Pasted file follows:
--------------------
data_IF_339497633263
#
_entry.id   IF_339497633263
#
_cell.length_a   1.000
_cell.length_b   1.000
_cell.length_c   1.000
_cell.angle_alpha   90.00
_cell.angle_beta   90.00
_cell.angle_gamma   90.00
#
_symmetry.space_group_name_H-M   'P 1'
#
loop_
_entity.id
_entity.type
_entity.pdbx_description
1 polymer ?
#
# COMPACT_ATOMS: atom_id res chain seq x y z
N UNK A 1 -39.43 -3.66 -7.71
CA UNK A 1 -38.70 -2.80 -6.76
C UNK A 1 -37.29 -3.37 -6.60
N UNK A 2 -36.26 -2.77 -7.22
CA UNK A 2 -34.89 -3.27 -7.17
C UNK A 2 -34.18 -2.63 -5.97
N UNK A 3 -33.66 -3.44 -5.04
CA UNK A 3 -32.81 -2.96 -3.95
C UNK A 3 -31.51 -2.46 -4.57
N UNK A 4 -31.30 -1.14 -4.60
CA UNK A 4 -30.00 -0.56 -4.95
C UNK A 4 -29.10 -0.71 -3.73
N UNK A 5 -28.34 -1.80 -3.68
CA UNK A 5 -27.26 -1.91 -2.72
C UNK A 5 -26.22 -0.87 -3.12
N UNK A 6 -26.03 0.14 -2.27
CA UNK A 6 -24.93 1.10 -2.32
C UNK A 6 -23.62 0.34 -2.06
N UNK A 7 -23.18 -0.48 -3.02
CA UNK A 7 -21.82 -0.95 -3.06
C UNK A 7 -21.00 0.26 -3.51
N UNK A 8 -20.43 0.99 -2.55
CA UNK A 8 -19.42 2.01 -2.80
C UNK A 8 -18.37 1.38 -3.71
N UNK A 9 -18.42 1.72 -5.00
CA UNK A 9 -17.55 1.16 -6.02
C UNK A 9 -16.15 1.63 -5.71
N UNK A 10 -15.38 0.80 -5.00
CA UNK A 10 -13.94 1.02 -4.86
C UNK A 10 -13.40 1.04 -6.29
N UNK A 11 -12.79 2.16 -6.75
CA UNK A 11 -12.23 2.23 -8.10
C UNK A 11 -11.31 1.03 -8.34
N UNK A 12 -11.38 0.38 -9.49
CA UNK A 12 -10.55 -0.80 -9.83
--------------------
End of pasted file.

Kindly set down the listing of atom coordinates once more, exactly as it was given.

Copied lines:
data_IF_339497633263
#
_entry.id   IF_339497633263
#
_cell.length_a   1.000
_cell.length_b   1.000
_cell.length_c   1.000
_cell.angle_alpha   90.00
_cell.angle_beta   90.00
_cell.angle_gamma   90.00
#
_symmetry.space_group_name_H-M   'P 1'
#
loop_
_entity.id
_entity.type
_entity.pdbx_description
1 polymer ?
#
# COMPACT_ATOMS: atom_id res chain seq x y z
N UNK A 1 -39.43 -3.66 -7.71
CA UNK A 1 -38.70 -2.80 -6.76
C UNK A 1 -37.29 -3.37 -6.60
N UNK A 2 -36.26 -2.77 -7.22
CA UNK A 2 -34.89 -3.27 -7.17
C UNK A 2 -34.18 -2.63 -5.97
N UNK A 3 -33.66 -3.44 -5.04
CA UNK A 3 -32.81 -2.96 -3.95
C UNK A 3 -31.51 -2.46 -4.57
N UNK A 4 -31.30 -1.14 -4.60
CA UNK A 4 -30.00 -0.56 -4.95
C UNK A 4 -29.10 -0.71 -3.73
N UNK A 5 -28.34 -1.80 -3.68
CA UNK A 5 -27.26 -1.91 -2.72
C UNK A 5 -26.22 -0.87 -3.12
N UNK A 6 -26.03 0.14 -2.27
CA UNK A 6 -24.93 1.10 -2.32
C UNK A 6 -23.62 0.34 -2.06
N UNK A 7 -23.18 -0.48 -3.02
CA UNK A 7 -21.82 -0.95 -3.06
C UNK A 7 -21.00 0.26 -3.51
N UNK A 8 -20.43 0.99 -2.55
CA UNK A 8 -19.42 2.01 -2.80
C UNK A 8 -18.37 1.38 -3.71
N UNK A 9 -18.42 1.72 -5.00
CA UNK A 9 -17.55 1.16 -6.02
C UNK A 9 -16.15 1.63 -5.71
N UNK A 10 -15.38 0.80 -5.00
CA UNK A 10 -13.94 1.02 -4.86
C UNK A 10 -13.40 1.04 -6.29
N UNK A 11 -12.79 2.16 -6.75
CA UNK A 11 -12.23 2.23 -8.10
C UNK A 11 -11.31 1.03 -8.34
N UNK A 12 -11.38 0.38 -9.49
CA UNK A 12 -10.55 -0.80 -9.83